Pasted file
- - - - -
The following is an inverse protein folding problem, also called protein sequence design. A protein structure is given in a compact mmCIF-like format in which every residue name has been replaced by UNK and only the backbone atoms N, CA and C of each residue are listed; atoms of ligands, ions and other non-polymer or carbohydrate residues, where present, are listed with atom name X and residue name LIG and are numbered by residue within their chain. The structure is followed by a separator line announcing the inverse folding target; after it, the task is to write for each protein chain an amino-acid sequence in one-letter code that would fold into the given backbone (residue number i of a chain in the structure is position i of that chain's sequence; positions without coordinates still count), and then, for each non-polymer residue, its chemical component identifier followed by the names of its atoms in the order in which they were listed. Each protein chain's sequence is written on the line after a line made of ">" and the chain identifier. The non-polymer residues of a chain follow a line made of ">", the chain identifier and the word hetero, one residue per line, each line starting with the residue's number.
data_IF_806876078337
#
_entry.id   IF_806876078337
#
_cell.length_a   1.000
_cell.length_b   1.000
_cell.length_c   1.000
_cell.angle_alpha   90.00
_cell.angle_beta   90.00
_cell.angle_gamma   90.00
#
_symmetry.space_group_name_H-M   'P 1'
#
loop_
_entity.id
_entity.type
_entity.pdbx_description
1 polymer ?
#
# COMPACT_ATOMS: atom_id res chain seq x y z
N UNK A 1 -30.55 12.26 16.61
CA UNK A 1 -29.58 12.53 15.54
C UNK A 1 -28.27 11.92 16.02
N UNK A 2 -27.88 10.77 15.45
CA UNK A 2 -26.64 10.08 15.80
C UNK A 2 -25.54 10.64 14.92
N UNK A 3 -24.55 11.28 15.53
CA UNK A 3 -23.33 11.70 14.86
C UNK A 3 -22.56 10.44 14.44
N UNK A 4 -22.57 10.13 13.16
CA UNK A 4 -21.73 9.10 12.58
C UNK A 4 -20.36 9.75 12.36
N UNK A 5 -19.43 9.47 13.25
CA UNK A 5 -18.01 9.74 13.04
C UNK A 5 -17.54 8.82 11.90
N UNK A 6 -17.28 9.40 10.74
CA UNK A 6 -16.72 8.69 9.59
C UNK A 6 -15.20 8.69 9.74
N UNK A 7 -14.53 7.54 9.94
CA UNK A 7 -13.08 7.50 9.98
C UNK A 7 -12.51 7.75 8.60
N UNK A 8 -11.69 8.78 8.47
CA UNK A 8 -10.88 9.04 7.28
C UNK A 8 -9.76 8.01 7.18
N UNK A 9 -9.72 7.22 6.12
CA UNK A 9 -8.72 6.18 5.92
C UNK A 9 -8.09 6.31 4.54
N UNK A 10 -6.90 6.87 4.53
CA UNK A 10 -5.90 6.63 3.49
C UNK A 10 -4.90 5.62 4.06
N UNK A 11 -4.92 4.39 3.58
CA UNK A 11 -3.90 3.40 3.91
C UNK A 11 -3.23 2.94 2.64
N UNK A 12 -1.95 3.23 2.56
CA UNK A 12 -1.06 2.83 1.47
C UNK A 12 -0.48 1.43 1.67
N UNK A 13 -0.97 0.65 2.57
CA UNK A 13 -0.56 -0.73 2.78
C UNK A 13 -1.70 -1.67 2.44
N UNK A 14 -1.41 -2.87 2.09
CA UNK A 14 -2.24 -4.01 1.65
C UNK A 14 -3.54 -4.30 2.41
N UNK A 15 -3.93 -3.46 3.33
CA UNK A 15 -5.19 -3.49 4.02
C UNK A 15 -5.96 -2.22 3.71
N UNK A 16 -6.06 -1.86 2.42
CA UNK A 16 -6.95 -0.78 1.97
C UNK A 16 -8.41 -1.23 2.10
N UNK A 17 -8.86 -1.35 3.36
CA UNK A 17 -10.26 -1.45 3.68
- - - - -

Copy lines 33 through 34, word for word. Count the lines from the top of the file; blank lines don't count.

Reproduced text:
C UNK A 4 -20.36 9.75 12.36
N UNK A 5 -19.43 9.47 13.25